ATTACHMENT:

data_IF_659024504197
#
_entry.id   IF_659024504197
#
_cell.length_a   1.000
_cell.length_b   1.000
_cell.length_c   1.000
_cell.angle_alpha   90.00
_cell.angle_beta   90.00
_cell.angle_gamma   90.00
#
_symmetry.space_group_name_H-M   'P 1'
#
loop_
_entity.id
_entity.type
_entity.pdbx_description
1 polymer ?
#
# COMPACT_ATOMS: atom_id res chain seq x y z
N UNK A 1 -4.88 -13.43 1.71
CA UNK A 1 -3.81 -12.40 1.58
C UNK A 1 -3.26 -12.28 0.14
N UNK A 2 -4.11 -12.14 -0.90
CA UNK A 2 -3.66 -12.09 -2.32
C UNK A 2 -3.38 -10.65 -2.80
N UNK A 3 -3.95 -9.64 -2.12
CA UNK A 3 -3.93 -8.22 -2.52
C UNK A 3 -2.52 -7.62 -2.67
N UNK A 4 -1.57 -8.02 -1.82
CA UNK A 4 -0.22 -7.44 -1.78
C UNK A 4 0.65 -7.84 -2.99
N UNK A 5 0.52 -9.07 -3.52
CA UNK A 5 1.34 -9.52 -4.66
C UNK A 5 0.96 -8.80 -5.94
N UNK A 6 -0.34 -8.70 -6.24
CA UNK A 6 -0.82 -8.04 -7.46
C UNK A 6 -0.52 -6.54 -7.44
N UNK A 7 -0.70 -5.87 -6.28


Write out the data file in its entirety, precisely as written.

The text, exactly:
data_IF_659024504197
#
_entry.id   IF_659024504197
#
_cell.length_a   1.000
_cell.length_b   1.000
_cell.length_c   1.000
_cell.angle_alpha   90.00
_cell.angle_beta   90.00
_cell.angle_gamma   90.00
#
_symmetry.space_group_name_H-M   'P 1'
#
loop_
_entity.id
_entity.type
_entity.pdbx_description
1 polymer ?
#
# COMPACT_ATOMS: atom_id res chain seq x y z
N UNK A 1 -4.88 -13.43 1.71
CA UNK A 1 -3.81 -12.40 1.58
C UNK A 1 -3.26 -12.28 0.14
N UNK A 2 -4.11 -12.14 -0.90
CA UNK A 2 -3.66 -12.09 -2.32
C UNK A 2 -3.38 -10.65 -2.80
N UNK A 3 -3.95 -9.64 -2.12
CA UNK A 3 -3.93 -8.22 -2.52
C UNK A 3 -2.52 -7.62 -2.67
N UNK A 4 -1.57 -8.02 -1.82
CA UNK A 4 -0.22 -7.44 -1.78
C UNK A 4 0.65 -7.84 -2.99
N UNK A 5 0.52 -9.07 -3.52
CA UNK A 5 1.34 -9.52 -4.66
C UNK A 5 0.96 -8.80 -5.94
N UNK A 6 -0.34 -8.70 -6.24
CA UNK A 6 -0.82 -8.04 -7.46
C UNK A 6 -0.52 -6.54 -7.44
N UNK A 7 -0.70 -5.87 -6.28